When we begin watching the unfolding of thoughts in the mind and sensations in the body in formal meditation practice, we rapidly discover that new events arise and distract our attention from what we were thinking or feeling just a moment before. Our experience of the moment is thereby interrupted, and often forgotten in the flight to the next thing that tweaks our hunger for novelty or our hair-trigger emotional reactivity. In this way, we can easily and unwittingly betray one experience, the one we are having, for another, hopefully a “better” one, without allowing the first actually to be held in awareness and complete itself.

This is where the capacity for sustaining attention comes in. Mindfulness practice leads not only to our becoming more aware of this very strong tendency to interrupt ourselves, to distract ourselves and be diverted from what we are attending to in this moment, from what we might call our primary object or focus of attention; as we have seen, it also leads to training our attention to be more stable, more unwavering, less entrained into the interruptive and distracting energies of the thought stream and of transitory emotional states. In that way, over time, we are fashioning the instrument of our attention so that it is well anchored and stable and can, microscope-like, focus and discern what is unfolding beneath the surface of appearances and of our own unawareness at a much higher level of resolution and accuracy.

Without this kind of stability in our awareness, we will continue to succumb to interrupting ourselves and not even know it. And interrupting ourselves is really nothing less that subverting ourselves. It has a huge amount of dissipative energy in it, preventing us, if we are not careful, from ever really mobilizing the full repertoire of our strengths and creativity, and sensibilities. We can blunder along for decades in such patterns, missing what is right before us or within us, because we are always allowing the lenses through which we are looking to fog up. As a consequence, our own authenticity, our own authentic life direction can be missed, and we may wind up feeling truly lost and depleted without any inkling of why.

So, it can be profoundly useful and revealing to put those very instances in which we are diverted from our own greater purpose by our own self-generated interruptions—where we have nobody else we can accuse of doing it but ourselves—to put them center stage in the field of our awareness when they arise, letting them become the object of our meditation practice in those very moments.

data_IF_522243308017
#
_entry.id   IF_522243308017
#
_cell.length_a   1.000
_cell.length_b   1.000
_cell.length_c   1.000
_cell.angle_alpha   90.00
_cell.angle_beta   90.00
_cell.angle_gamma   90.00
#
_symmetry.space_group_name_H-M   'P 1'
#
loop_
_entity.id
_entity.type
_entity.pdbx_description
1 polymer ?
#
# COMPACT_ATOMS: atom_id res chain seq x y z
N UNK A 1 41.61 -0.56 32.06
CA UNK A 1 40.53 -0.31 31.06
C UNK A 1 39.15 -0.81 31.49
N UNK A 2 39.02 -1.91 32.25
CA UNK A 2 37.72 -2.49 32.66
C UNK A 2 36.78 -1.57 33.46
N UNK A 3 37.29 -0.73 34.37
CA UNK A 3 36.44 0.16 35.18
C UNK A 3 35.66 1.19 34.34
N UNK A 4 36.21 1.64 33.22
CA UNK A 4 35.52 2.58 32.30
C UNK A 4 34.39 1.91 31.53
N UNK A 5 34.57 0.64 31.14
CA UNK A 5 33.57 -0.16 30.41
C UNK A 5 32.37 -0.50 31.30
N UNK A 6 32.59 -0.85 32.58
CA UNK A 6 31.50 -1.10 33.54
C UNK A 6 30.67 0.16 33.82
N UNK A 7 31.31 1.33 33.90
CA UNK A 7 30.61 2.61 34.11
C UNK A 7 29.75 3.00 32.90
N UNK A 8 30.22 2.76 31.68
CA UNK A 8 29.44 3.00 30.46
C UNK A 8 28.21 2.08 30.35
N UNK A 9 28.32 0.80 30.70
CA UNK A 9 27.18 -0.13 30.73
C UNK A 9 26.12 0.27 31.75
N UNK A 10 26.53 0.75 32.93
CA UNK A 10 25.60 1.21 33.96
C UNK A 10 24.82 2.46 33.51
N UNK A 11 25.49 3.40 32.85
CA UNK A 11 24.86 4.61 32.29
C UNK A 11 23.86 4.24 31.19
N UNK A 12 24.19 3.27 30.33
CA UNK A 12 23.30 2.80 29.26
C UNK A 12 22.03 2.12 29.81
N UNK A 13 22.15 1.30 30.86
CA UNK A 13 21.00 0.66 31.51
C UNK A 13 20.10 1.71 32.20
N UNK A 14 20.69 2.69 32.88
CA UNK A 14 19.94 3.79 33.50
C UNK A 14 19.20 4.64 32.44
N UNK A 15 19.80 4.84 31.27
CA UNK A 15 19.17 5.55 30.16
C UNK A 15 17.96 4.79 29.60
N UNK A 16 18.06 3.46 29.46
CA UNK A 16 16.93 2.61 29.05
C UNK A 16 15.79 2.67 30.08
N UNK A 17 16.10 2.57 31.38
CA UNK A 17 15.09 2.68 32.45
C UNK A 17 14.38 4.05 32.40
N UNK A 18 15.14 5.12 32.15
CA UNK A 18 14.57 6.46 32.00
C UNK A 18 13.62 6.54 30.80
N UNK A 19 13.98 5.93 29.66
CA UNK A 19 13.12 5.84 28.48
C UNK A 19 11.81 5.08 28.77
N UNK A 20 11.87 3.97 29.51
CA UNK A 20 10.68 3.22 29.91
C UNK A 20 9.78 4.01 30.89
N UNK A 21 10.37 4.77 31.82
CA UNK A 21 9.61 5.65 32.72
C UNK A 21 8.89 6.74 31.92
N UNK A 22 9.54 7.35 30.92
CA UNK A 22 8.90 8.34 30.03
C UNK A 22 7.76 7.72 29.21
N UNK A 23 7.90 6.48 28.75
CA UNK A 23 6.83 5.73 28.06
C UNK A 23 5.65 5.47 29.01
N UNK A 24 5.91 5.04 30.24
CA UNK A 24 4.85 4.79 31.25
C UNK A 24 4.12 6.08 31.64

This interior process of interrupting ourselves can also be seen at times in our outward behavior patterns, and that too can be a very valuable object of meditation. Perhaps you have noticed the occasions when, in talking with other family members, you don’t let yourself complete a thought or a sentence without coming out with the next thing that comes to mind, even if it is a huge non sequitur, and another instance of not letting

yourself complete a thought. We do the same in conversation with people outside the family. Our mind gets going and we stop attending. It has too much momentum of its own to actually hear even what it is saying, no less what anyone else is saying. That is when we start interrupting them as well as ourselves. A little awareness goes a long way in this regard, but still, these unconscious patterns carve very deep habitual ruts in the psyche, and it requires major intentionality to catch ourselves, to cease and desist. How will we ever know ourselves, be able to listen to ourselves, or understand ourselves if we keep on interrupting ourselves without even knowing it?

And how will we ever be present for someone else if we refuse to listen and we keep finishing other people’s sentences (because we tacitly assume, with considerable arrogance, if you stop and think about it, that we know better than they do what they are trying to say), or if we wind up unconsciously blurting out whatever is dominating in our own mind at the moment, even though it may have no direct relationship to what was just said? The quality of our relationships with others, to say nothing of the quality of our relationship with ourself, can suffer greatly if we do not bring some modicum of awareness to this arena.

October 18th, 2012 | Permalink